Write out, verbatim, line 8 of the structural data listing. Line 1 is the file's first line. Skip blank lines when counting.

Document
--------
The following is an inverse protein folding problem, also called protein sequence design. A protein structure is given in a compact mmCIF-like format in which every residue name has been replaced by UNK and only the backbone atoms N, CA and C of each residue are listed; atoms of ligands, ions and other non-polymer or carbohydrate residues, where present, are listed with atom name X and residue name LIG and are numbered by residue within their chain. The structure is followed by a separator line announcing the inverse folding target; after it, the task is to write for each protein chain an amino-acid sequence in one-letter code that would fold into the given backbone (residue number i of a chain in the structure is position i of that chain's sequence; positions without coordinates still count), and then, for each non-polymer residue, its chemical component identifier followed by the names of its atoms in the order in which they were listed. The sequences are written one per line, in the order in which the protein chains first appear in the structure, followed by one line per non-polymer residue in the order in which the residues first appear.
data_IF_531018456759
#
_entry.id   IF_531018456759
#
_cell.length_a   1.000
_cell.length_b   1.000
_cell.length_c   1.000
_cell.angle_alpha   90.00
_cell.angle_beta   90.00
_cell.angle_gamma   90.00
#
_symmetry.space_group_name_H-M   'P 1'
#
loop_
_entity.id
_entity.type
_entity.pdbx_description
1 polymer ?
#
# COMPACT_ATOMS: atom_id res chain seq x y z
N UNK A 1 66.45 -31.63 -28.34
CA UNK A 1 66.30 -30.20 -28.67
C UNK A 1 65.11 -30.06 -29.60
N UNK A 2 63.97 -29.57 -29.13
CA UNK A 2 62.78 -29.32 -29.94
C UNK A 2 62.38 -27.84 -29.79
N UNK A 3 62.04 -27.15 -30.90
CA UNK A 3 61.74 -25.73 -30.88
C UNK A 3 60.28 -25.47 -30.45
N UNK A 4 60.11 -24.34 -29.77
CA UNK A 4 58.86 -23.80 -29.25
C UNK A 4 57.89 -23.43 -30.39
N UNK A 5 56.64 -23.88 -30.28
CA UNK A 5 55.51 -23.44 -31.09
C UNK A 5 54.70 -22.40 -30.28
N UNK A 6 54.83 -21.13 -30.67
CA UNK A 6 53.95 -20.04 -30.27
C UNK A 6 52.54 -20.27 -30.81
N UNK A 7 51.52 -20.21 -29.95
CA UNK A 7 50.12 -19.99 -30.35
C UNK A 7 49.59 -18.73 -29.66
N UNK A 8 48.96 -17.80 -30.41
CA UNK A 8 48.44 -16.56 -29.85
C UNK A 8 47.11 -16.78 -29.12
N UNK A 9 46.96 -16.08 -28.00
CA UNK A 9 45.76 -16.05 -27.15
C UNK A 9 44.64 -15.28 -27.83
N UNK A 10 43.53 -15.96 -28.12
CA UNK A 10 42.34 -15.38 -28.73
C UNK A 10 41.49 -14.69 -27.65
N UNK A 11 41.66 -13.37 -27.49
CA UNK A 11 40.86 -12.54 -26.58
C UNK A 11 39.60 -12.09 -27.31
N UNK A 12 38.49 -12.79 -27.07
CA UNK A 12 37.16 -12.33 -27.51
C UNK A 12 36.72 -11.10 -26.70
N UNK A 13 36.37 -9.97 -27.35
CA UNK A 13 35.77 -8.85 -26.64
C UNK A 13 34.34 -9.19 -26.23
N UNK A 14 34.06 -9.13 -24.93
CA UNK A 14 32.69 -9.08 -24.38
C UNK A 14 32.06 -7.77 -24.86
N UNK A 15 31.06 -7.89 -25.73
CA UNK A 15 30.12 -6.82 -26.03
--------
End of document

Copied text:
_cell.length_c   1.000